Wednesday, July 29, 2009

Ex-gays to ex-ex-gays: it's your fault you didn't change

I recently found myself at the first official recognition that I've seen of the existence of ex-ex-gays from a supporter of an ex-gay ministry. The piece is written by one Sue Bohlin of Probe Ministries and is available here. It's also notable in distinguishing between the "reparative therapy" used by psychoanalysts trying to "cure" homosexuality and what Bohlin calls the "redemptive approach", in which homosexuality is "healed" through cultivating a relationship with Jesus Christ. She describes the latter as the superior method of the two.

The specific reference to ex-ex-gays is an attempt to explain their existence. Ater all, if a relationship with Christ is all that is needed to heal homosexuality, then why do ex-ex-gays even exist? Unsurprisingly, the answer is to blame the victim: Bohlin outright states that it is because ex-ex-gays failed to really do what is necessary to change that they didn't change. Notably, she didn't talk to a single ex-ex-gay before leaping to this conclusion, merely assuming it to be true based on her own assumptions about religious belief. This is understandable given the ex-gay ideology: after all, in the Fundamentalist worldview God cannot fail, therefore He can only be failed, therefore it must be the ex-ex-gays and not the "Godly" ex-gay ministration that failed.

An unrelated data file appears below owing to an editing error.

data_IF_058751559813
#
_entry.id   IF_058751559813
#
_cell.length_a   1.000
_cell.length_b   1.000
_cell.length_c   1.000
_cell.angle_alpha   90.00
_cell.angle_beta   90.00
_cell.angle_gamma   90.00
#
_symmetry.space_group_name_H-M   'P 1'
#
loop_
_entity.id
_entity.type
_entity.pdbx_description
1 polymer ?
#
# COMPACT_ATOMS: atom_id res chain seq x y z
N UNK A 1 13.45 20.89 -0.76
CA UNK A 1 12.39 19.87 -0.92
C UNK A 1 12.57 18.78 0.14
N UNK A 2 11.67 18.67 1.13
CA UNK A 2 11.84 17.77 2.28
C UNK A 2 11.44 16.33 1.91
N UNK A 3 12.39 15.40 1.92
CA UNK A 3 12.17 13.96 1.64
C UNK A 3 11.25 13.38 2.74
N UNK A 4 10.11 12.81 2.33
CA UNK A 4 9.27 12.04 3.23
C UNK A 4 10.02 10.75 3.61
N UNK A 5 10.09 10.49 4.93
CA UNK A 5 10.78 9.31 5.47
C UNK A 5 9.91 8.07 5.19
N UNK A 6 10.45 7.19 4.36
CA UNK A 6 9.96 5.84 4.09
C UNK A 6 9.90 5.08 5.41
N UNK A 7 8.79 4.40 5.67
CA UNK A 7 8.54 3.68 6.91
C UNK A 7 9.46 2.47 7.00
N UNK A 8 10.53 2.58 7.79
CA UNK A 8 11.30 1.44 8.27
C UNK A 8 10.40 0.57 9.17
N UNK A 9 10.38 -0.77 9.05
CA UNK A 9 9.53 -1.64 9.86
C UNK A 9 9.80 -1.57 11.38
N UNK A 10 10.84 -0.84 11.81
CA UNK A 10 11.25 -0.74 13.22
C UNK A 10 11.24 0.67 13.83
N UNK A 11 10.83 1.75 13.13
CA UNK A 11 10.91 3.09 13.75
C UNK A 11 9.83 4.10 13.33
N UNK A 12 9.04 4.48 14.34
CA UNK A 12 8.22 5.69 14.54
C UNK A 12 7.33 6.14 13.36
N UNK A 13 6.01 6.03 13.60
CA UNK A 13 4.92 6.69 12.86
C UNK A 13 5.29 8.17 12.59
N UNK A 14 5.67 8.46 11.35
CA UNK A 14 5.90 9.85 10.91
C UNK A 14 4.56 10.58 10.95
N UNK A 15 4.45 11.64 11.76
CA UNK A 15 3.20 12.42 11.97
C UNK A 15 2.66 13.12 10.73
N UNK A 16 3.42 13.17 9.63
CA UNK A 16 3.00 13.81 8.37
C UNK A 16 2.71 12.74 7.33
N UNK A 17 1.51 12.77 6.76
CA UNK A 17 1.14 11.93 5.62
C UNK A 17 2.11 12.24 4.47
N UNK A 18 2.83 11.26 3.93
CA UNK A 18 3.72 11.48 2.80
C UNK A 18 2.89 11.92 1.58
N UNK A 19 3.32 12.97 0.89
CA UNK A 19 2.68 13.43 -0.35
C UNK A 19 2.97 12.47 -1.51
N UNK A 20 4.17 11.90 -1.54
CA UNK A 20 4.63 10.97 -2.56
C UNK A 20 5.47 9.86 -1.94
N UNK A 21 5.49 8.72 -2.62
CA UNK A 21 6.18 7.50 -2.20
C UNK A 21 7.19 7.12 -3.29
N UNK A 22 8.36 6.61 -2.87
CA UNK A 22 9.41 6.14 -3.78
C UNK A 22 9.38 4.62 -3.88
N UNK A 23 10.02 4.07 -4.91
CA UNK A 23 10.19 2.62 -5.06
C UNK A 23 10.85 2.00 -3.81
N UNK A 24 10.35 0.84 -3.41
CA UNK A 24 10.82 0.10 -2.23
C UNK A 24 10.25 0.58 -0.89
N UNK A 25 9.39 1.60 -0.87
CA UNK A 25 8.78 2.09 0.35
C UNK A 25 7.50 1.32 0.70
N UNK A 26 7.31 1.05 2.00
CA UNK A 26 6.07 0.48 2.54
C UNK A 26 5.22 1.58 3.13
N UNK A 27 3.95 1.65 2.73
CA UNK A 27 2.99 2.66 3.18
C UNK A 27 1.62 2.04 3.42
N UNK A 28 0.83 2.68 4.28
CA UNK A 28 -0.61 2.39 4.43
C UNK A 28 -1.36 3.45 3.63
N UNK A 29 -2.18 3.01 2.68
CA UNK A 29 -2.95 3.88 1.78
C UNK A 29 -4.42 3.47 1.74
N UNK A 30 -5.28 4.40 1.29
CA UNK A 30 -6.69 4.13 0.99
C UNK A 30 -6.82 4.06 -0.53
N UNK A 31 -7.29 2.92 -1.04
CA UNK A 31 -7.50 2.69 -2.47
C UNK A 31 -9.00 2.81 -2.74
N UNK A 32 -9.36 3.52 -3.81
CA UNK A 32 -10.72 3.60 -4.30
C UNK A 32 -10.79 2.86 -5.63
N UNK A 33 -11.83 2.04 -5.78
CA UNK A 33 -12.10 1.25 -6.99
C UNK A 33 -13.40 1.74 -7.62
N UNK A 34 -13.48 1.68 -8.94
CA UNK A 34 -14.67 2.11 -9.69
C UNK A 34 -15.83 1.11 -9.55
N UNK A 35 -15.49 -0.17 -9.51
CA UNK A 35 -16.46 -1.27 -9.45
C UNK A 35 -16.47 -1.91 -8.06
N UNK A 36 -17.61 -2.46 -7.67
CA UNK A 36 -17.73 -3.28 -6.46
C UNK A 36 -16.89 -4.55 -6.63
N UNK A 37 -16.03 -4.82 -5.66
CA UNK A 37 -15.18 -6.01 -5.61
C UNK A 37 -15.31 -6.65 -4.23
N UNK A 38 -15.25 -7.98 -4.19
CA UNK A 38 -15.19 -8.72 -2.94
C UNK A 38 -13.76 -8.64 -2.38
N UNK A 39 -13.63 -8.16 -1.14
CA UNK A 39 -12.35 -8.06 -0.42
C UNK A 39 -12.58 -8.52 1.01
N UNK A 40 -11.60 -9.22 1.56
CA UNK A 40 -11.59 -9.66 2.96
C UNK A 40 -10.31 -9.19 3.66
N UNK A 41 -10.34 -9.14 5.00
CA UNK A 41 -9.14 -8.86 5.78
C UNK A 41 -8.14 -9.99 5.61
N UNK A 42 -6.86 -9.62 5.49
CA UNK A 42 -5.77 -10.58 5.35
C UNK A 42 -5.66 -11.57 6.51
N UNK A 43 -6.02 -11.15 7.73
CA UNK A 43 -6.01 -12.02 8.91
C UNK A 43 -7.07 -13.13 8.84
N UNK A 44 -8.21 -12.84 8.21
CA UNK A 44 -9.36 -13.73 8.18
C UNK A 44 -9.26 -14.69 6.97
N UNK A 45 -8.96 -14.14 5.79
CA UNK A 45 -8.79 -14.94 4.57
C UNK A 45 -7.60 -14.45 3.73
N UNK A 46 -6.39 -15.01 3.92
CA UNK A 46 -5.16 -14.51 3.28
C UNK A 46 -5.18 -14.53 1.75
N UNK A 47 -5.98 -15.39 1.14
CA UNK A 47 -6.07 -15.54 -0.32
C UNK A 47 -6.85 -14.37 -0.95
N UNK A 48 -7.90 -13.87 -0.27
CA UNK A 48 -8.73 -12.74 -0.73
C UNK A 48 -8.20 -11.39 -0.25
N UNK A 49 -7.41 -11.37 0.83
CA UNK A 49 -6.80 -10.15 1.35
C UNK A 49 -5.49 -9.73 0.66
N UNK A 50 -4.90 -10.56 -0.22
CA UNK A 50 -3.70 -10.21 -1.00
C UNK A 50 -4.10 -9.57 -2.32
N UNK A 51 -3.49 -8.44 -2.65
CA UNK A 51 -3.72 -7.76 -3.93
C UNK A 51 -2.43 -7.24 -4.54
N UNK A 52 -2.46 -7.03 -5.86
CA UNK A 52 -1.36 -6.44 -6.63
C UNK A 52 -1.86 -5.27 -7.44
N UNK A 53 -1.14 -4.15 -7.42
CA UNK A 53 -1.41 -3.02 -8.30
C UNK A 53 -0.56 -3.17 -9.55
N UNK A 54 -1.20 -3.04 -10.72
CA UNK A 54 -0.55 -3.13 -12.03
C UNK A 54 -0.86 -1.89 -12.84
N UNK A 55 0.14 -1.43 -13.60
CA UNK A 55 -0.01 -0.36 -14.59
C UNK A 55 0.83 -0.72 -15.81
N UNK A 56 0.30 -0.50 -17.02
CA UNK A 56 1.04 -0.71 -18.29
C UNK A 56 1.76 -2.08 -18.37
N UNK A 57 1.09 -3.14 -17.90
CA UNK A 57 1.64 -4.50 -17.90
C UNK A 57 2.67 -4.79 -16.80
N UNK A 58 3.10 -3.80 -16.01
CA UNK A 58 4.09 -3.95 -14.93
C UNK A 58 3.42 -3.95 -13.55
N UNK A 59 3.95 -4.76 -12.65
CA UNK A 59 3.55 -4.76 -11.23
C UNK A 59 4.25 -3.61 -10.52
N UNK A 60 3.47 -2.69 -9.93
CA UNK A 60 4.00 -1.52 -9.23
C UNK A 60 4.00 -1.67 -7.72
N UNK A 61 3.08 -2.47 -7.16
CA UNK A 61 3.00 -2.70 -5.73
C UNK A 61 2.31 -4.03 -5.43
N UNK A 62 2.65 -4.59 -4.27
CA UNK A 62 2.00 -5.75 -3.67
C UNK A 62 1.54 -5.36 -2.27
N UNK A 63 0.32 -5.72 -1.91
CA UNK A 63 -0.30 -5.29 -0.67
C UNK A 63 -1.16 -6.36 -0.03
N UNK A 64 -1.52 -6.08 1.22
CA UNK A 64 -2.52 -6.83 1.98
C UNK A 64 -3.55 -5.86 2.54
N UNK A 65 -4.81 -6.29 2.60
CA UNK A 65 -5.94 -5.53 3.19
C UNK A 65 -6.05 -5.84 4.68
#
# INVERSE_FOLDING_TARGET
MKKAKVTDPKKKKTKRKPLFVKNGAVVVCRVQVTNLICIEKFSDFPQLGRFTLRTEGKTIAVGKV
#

But it's also quite destructive. Unlike Miss Bohlin, I have spoken one-on-one with ex-ex-gays (the undergraduate assignment for which I did this has been publicly posted about halfway down this forum page), and I understand just what the accusation that "they're not trying hard enough to change" did to them when they were in ex-gay ministries. It laid a whole new heaping of undeserved shame onto them, over and above the shame they experienced in the first place for "experiencing unwanted same-sex attractions", as the ex-gay movement puts it. Having given their all in the effort to change, these people were then told by the ex-gay ministries that their all wasn't good enough. Is it any wonder that Shidlo and Schroeder's 2002 ex-gay study found that the many individuals in ex-gay institutions who experienced no change at all reported that they found the ex-gay experience harmful? The ex-gay ministries make it abundantly clear to them that they will never be able to change, and that this is their own fault.

This is why the demands by the ex-gay movement for "tolerance" fall flat. They do not merely want tolerance for how they live their own lives, they want people to be "tolerant" of the way they dictate how much or how little faith other people must allegedly have, without any regard for the actual feelings of those other people about the matter. They can also be dangerous to a same-sex-attracted person's mental well-being: their harmful imposition of shame onto those who they fail, demanding that their failure be treated as the failure of their victims, is not something that deserves any tolerance at all.

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